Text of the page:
The substantial presence test uses a formula to determine if the resident alien status is applied. The E-2 visa holder will be deemed a resident alien if that individual physically resided in the US for at least 31 days during the most recent calendar year and if the total number of days lived in the US over the last three years is more than 182 days, adjusted as follows:

1. Count all days lived in the States in the most recent year;
2. Add 1/3 of the days lived in the States for the previous year; and
3. Add 1/6 of the days lived in the States for the year before that.

A simple example illustrates how this is calculated: assume an E-2 visa holder lived in the United States for 120 days for the previous three years (2015-2017) (which is an actual total of 360 days, well over the 183-day threshold). To determine if this person is a resident alien, the total days lived are adjusted for 2015 and 2016 as follows:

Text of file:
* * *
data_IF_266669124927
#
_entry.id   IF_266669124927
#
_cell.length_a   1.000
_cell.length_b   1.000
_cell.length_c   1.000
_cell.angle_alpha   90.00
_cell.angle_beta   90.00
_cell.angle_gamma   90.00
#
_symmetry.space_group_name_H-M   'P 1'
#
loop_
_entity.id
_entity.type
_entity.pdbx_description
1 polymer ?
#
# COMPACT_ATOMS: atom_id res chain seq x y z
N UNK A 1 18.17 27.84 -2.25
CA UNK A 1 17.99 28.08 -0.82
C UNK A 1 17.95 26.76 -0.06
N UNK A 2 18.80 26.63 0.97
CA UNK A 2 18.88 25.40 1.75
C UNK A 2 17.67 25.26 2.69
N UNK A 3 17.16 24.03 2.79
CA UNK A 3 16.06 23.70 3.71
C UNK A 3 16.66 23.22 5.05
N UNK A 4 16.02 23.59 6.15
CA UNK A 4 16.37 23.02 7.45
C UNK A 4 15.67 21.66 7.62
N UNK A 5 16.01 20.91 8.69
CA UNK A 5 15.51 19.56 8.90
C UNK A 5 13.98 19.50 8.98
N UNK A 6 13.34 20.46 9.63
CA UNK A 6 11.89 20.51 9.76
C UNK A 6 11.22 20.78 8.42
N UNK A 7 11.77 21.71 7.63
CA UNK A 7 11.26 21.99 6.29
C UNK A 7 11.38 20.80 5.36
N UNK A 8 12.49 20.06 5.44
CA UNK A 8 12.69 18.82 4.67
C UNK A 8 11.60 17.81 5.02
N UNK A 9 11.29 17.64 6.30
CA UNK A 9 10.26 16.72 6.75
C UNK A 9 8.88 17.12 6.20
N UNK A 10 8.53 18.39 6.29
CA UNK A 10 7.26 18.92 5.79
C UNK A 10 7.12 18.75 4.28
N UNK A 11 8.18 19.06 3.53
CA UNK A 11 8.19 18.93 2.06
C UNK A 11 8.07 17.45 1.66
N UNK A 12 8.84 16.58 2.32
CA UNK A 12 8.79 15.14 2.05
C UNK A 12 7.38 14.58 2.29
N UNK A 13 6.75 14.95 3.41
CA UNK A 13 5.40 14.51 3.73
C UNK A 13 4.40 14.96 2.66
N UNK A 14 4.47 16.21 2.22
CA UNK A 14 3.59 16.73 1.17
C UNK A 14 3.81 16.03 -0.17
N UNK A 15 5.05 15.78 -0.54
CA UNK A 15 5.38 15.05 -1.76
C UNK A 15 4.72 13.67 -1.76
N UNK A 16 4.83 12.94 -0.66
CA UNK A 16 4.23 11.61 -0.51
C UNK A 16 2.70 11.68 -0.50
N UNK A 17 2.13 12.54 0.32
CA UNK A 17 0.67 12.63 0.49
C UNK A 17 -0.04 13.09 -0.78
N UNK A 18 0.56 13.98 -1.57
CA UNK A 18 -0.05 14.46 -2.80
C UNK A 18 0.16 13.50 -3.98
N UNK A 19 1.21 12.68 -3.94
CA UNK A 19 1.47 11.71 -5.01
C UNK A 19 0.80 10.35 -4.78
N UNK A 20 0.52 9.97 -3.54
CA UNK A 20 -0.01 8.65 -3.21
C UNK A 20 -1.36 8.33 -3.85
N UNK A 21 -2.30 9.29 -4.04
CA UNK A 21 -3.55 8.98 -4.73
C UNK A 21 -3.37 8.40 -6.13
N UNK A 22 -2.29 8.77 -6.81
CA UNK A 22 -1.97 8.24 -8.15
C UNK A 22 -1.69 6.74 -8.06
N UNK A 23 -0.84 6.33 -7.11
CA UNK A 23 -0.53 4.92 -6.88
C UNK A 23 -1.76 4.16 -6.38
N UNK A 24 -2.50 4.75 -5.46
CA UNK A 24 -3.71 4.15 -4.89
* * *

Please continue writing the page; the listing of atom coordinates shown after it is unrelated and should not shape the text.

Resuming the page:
• For 2016, 120 is divided by 3 for a total of 40 days, and
• For 2015, 120 is divided by 6 for a total of 20 days.

The adjusted total is 180 days, which classifies the E-2 visa holder as a non-resident alien for 2017. This further means that the E-2 visa holder avoids paying US taxes on worldwide income earned, which can add up to a huge savings.

E-2 Visas for Citizens of Treaty Countries Only

So far, E-2 visas sound like ideal alternatives to an EB-5 visa, or to use while waiting to be approved for an EB-5 petition. The final hurdle for qualification is determining the nationality of the E-2 applicant. The E-2 visa will only be issued to citizens whose nation is considered a Treaty Country; a list of eligible nations can be reviewed here on the US Department of State website.